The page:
Finance ministers of the euro-area discussed on 6 November the follow-up of the Greek programme, scheduled to come to an end by the end of this year. Greece received its first package of financial aid in 2010. The aid from the EU and from the IMF has been accompanied with tough fiscal reforms that Greece had to undergo, all of them extremely unpopular. Therefore the Greek government is eager to exit the programme as planned and return to financial markets for lending. Also, the government of PM Samaras plans to exit the IMF programme earlier than 2016, as envisaged originally. To make this important transition safer and easier to handle, the Eurogroup has in principle agreed to set up an emergency credit line for Greece after its exit from the programme. The credit line is to function as a safety net in case Greece has problems to lend money from the markets from 2015. The credit line will be worth €11 billion, a sum originally meant form Greek banks which they did finally not need, and will be provided formally by the European Stability Mechanism, a permanent financial rescue mechanism of the eurozone, using its Enhanced Conditions Credit Line tool. Using the safety net, the Greek government hopes to exit the programme smoothly and finally be able to say, that nobody pushes Greece into more hurtful reforms – an important point before possible elections next year.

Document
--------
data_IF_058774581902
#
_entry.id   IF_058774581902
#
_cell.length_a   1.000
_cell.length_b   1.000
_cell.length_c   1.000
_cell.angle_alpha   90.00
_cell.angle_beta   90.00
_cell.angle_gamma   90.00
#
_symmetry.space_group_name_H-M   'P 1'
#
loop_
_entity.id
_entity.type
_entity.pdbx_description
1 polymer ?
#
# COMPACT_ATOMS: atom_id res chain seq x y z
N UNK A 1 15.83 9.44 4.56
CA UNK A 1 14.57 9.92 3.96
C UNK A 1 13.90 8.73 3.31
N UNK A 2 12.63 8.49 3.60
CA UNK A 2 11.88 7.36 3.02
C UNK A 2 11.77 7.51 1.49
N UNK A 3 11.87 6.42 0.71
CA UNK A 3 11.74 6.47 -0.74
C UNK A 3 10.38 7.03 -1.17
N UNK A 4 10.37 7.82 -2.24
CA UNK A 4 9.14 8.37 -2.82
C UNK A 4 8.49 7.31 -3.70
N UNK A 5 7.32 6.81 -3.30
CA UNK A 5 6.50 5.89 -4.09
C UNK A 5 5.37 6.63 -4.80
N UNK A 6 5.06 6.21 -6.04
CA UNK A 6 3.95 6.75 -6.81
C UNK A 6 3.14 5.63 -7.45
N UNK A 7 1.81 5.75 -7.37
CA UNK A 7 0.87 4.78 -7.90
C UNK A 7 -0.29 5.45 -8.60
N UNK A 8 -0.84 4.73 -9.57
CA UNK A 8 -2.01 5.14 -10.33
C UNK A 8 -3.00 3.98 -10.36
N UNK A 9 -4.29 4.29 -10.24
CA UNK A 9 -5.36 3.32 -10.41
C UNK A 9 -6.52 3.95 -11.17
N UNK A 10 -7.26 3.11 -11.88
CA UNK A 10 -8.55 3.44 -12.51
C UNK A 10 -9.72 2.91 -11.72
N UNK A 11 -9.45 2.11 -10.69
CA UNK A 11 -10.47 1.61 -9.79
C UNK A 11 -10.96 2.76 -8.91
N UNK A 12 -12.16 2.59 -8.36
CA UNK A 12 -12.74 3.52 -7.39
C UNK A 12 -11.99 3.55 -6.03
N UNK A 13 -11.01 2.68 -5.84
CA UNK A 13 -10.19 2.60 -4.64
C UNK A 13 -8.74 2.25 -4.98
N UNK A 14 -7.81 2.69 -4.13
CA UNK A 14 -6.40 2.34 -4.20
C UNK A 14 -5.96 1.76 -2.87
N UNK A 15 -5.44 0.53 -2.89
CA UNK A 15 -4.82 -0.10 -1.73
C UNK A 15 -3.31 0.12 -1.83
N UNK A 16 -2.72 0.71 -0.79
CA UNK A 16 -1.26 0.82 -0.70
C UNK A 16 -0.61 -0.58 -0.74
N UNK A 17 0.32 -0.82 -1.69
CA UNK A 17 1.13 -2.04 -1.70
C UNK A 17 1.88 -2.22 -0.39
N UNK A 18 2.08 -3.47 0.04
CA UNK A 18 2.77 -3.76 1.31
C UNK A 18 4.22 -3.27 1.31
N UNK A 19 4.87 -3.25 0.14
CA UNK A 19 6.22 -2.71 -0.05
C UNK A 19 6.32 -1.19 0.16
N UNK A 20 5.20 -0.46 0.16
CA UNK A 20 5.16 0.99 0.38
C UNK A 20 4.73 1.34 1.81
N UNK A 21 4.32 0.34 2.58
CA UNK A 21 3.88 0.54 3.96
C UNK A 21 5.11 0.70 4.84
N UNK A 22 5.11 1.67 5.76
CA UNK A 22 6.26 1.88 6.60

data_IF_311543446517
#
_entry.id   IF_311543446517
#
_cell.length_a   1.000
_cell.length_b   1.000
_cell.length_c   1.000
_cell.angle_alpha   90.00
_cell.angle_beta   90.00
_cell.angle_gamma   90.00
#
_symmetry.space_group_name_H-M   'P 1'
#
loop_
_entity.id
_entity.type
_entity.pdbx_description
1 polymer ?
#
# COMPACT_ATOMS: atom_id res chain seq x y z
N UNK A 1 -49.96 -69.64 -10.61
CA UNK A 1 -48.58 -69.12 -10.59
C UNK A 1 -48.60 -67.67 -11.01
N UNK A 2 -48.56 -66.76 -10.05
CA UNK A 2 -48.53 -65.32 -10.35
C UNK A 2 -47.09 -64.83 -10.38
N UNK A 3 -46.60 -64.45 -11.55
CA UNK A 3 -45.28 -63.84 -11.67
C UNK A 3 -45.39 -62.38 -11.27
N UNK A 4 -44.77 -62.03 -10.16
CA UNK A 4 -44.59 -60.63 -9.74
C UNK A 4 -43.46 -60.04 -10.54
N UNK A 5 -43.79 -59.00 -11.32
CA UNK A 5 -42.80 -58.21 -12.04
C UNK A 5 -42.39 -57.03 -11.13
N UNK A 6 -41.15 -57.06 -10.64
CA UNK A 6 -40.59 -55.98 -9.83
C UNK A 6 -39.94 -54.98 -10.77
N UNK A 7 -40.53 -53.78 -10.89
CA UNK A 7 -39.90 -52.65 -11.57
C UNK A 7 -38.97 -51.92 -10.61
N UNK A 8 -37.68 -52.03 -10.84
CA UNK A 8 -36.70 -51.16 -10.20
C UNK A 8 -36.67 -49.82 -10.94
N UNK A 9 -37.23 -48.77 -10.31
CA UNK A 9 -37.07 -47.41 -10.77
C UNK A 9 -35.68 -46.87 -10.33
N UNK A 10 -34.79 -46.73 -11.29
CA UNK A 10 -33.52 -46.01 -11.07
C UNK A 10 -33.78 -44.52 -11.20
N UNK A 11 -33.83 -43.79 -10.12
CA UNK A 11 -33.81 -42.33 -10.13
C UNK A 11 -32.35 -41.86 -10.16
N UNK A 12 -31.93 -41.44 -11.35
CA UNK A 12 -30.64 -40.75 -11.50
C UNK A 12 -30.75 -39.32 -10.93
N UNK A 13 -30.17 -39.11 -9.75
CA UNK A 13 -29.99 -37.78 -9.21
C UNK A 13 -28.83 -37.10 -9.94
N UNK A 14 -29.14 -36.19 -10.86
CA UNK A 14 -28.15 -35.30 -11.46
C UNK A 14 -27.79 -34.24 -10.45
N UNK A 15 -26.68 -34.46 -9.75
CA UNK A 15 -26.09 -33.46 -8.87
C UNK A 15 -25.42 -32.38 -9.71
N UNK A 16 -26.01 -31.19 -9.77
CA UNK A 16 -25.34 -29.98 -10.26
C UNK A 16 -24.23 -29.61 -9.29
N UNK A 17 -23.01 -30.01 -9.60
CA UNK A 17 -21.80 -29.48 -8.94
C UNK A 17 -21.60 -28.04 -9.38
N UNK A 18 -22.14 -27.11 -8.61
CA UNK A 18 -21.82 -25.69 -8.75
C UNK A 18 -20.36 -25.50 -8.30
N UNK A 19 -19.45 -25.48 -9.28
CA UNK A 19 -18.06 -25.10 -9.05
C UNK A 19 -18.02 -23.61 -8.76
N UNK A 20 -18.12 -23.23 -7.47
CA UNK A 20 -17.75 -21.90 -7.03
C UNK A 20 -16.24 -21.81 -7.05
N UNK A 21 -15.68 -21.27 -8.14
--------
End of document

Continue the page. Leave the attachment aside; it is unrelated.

2nd May 2018